An animal cruelty case stands as the centerpiece of this year’s MSBA Mock Trial Competition, the 30th year of the statewide program that uses a courtroom setting to educate high school students on the legal system.
“As is always the case this time of the year, we are very excited about the upcoming mock trial competitions,” says Shelley Brown, Assistant Director of Citizenship Law Related Education Program (CLREP), which administers the program in cooperation with the Maryland Judicial Conference Public Awareness Committee, the Executive Committee on Law Related Education, and the state’s Department of Education.
CLREP, MSBA’s educational arm in the state’s school system, reports that more than 52,000 students have participated throughout the program’s existence, and that 131 teams are competing this year.
This year’s case charges the defendant with abuse or neglect of an animal and with aggravated cruelty to animals – certain activities related to dog fighting prohibited.
The competition’s case is argued more than 600 times a year, says CLREP, and is designed to be topical. Given the local and national reports of animal abuse, plus the related legislative actions swirling around the State House in Annapolis this session, the organizers thought this matter was apt and important.
“If we educate about the importance of caring for animals and the penalties that potentially occur when one does not take proper care then perhaps we can have a preventative and protective role,” CLREP wrote in a letter to this year’s participating teachers and students.
“Given the continued problems with animal cruelty,” says Gary C. Norman, a past chair of the MSBA Animal Law Section and a current member of CLREP’s Executive Committee, “bar associations and their related affiliates and partners have an important role in shaping public conversations and remedies to such public health epidemics as animal abuse. Strategies, tools, and outreach, such as the mock trial competition that involves young persons, are important facets of inculcating a sense of the rule of law and of a better society for all.”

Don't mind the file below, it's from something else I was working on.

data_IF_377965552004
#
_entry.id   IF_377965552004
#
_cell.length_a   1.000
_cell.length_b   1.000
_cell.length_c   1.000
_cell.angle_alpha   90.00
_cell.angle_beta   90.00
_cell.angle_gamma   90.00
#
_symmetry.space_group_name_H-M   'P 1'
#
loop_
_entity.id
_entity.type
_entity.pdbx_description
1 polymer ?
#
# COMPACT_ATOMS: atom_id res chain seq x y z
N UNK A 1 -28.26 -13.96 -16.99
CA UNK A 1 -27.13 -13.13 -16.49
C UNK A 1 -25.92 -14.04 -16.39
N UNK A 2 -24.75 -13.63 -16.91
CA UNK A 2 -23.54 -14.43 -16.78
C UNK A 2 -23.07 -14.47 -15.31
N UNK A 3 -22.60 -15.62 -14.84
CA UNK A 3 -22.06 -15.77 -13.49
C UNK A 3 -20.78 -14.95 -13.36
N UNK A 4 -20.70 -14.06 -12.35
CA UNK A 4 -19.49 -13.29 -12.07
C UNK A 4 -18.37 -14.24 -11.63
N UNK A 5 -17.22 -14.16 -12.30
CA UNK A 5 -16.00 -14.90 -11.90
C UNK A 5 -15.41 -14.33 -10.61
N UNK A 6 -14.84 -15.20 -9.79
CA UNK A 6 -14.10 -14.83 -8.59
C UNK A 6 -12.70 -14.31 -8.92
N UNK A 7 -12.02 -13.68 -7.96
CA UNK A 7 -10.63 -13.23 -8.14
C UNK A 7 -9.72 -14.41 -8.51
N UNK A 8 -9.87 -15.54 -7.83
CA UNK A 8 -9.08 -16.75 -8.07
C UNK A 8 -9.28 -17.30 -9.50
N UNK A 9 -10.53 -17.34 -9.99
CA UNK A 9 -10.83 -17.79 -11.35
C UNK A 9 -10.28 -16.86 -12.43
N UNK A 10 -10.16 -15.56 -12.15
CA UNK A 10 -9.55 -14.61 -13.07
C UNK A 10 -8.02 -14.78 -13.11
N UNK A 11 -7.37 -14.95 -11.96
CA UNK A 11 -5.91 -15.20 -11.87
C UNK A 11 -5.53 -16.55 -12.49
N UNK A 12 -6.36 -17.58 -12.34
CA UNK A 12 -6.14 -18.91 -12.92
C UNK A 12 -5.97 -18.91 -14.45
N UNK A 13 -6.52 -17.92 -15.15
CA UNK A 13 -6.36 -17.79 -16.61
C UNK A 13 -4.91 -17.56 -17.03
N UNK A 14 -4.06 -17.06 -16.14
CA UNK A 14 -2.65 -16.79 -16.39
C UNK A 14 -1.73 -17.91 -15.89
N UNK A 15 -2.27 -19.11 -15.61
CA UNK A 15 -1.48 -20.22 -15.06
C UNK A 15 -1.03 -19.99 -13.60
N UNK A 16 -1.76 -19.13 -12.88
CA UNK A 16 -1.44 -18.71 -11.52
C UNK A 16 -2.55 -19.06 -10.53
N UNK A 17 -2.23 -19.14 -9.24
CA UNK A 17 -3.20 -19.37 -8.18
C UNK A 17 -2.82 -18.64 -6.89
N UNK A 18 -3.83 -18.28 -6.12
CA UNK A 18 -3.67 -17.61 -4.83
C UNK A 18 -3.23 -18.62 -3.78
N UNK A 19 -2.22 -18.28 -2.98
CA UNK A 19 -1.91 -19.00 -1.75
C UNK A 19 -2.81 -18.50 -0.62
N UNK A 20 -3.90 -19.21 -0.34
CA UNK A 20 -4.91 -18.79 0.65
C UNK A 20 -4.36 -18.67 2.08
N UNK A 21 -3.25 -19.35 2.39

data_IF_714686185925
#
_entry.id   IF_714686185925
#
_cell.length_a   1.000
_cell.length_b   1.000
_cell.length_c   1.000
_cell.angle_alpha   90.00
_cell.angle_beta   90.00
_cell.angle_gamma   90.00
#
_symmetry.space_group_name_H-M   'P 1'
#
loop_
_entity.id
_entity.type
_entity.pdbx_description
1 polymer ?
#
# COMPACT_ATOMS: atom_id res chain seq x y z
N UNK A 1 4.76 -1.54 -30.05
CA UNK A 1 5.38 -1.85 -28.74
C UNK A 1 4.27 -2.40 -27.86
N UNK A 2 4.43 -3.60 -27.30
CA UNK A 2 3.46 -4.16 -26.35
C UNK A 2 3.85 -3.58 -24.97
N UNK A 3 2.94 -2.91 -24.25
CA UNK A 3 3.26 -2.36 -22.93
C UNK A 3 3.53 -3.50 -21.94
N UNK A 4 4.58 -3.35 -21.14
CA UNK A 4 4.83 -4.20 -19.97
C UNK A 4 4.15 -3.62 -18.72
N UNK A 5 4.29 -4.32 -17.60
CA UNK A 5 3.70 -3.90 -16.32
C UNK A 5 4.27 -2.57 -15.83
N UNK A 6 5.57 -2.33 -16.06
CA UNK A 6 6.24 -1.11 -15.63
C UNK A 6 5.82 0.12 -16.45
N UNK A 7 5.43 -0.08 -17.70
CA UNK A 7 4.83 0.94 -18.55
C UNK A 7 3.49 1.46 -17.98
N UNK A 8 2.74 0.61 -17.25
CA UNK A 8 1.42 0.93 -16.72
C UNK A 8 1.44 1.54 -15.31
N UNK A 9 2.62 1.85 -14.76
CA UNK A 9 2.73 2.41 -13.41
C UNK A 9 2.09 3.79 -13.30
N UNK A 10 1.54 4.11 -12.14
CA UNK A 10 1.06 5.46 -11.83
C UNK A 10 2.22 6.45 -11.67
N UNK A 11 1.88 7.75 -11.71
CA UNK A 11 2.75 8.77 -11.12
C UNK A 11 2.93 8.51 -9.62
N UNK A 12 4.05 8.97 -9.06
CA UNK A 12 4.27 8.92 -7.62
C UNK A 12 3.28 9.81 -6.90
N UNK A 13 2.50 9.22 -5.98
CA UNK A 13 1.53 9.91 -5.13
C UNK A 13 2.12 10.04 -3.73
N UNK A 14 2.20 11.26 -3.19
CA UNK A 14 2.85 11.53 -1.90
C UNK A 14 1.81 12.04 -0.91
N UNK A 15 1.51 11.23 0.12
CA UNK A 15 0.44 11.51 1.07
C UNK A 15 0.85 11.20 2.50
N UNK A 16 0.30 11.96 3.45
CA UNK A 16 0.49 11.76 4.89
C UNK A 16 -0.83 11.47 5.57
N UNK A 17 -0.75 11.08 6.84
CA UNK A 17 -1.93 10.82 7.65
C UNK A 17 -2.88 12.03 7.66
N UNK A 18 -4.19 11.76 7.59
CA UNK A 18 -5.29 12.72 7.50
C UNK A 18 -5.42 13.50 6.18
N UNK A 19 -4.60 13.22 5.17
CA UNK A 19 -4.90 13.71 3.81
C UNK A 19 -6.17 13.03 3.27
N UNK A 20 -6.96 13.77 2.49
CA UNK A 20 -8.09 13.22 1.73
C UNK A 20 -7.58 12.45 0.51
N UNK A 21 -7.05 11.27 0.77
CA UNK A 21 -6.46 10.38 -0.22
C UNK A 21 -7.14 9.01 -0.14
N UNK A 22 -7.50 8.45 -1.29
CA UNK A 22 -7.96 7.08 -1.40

Mock Trial teams are grouped by Maryland’s eight Judicial Circuits and compete within those circuits. In competition, one team presents the defense’s case and portrays its witnesses, while the other presents the prosecution’s case and portrays those witnesses. Each team is coached by a teacher and a volunteer attorney, and each trial is argued in an actual courtroom, before a volunteer judge or attorney. Most teams devote more than 100 hours to prepare and strategize for the case, according to CLREP.
“During my involvement with the program, I’ve always been impressed with the students’ enthusiasm and creativity,” says Maryland Delegate Kathleen Dumais, who is also an attorney, a former Mock Trial coach and volunteer judge, and a member of CLREP’s Executive Committee.
Last year, Park High School of Baltimore County claimed the state title by defeating the Melvin J. Berman Hebrew Academy of Montgomery County. This year’s Mock Trial championship will be held in mid- to late-April at the Robert C. Murphy Court of Appeals building in Annapolis.
Mock Trial, which fielded five teams its first year, added a few squads this year, particularly in Harford County. Harford now has teams at C. Milton Wright, Joppatowne, Havre De Grace, Edgewood, Harford Technical, and North Harford high schools.
“We are hopeful that their involvement will continue,”says Brown. “Mock Trial is a wonderful opportunity for students – one that all schools should consider.”